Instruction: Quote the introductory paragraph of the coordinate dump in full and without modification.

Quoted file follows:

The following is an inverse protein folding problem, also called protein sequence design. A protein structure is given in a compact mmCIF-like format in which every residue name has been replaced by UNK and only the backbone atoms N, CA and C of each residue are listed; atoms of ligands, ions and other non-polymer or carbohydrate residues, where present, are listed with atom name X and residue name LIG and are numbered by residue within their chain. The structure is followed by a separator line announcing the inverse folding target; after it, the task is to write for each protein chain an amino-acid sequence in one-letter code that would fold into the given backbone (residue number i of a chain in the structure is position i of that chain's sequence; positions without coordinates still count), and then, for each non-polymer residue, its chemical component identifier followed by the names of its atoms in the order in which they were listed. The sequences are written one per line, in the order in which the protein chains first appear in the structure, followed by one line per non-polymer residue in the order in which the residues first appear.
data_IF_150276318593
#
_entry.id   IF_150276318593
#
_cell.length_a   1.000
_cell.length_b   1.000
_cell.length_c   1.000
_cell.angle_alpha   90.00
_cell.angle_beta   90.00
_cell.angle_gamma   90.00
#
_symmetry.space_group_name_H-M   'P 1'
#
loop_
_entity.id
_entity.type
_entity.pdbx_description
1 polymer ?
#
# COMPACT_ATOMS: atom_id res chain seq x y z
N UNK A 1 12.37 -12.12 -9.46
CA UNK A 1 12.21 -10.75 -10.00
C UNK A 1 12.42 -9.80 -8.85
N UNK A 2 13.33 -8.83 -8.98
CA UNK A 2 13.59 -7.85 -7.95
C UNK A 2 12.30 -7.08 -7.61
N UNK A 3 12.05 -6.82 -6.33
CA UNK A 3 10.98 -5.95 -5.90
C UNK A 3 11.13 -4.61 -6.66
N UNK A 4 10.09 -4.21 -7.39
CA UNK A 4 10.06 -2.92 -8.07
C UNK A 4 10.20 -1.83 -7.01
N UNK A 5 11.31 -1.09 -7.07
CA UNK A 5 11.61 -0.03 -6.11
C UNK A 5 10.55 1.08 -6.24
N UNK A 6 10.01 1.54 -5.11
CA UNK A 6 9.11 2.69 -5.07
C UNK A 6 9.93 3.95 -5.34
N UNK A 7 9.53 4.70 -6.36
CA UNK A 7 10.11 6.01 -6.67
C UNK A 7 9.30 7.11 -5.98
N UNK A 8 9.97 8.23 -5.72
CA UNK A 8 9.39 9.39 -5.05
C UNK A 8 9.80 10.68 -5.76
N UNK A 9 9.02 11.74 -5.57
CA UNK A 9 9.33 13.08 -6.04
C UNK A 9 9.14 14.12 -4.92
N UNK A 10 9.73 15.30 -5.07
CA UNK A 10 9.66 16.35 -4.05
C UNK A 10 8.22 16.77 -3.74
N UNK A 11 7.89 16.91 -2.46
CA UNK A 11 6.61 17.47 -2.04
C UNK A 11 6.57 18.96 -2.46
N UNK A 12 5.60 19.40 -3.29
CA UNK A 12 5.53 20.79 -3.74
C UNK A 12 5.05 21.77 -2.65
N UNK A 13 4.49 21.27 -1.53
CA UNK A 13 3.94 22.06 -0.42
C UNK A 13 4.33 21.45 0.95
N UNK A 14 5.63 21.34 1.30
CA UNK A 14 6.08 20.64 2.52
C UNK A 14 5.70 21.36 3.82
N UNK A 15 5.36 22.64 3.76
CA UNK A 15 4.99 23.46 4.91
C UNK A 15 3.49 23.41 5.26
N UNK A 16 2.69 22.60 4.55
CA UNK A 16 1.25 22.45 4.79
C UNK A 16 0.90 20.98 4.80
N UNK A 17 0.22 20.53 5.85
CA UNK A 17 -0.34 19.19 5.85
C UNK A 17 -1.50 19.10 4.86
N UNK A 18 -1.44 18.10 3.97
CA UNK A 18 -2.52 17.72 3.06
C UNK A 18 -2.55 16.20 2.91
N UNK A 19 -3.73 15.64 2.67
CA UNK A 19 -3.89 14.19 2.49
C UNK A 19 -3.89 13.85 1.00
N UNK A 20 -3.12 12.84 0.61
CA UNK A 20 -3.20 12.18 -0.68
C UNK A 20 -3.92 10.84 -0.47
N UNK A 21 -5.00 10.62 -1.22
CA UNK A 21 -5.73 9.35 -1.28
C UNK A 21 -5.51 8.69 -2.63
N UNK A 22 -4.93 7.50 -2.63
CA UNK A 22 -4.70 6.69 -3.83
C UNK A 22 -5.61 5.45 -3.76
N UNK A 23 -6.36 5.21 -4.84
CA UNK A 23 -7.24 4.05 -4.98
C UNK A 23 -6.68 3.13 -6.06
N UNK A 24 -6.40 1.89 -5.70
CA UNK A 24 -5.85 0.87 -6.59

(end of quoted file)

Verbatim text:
The following is an inverse protein folding problem, also called protein sequence design. A protein structure is given in a compact mmCIF-like format in which every residue name has been replaced by UNK and only the backbone atoms N, CA and C of each residue are listed; atoms of ligands, ions and other non-polymer or carbohydrate residues, where present, are listed with atom name X and residue name LIG and are numbered by residue within their chain. The structure is followed by a separator line announcing the inverse folding target; after it, the task is to write for each protein chain an amino-acid sequence in one-letter code that would fold into the given backbone (residue number i of a chain in the structure is position i of that chain's sequence; positions without coordinates still count), and then, for each non-polymer residue, its chemical component identifier followed by the names of its atoms in the order in which they were listed. The sequences are written one per line, in the order in which the protein chains first appear in the structure, followed by one line per non-polymer residue in the order in which the residues first appear.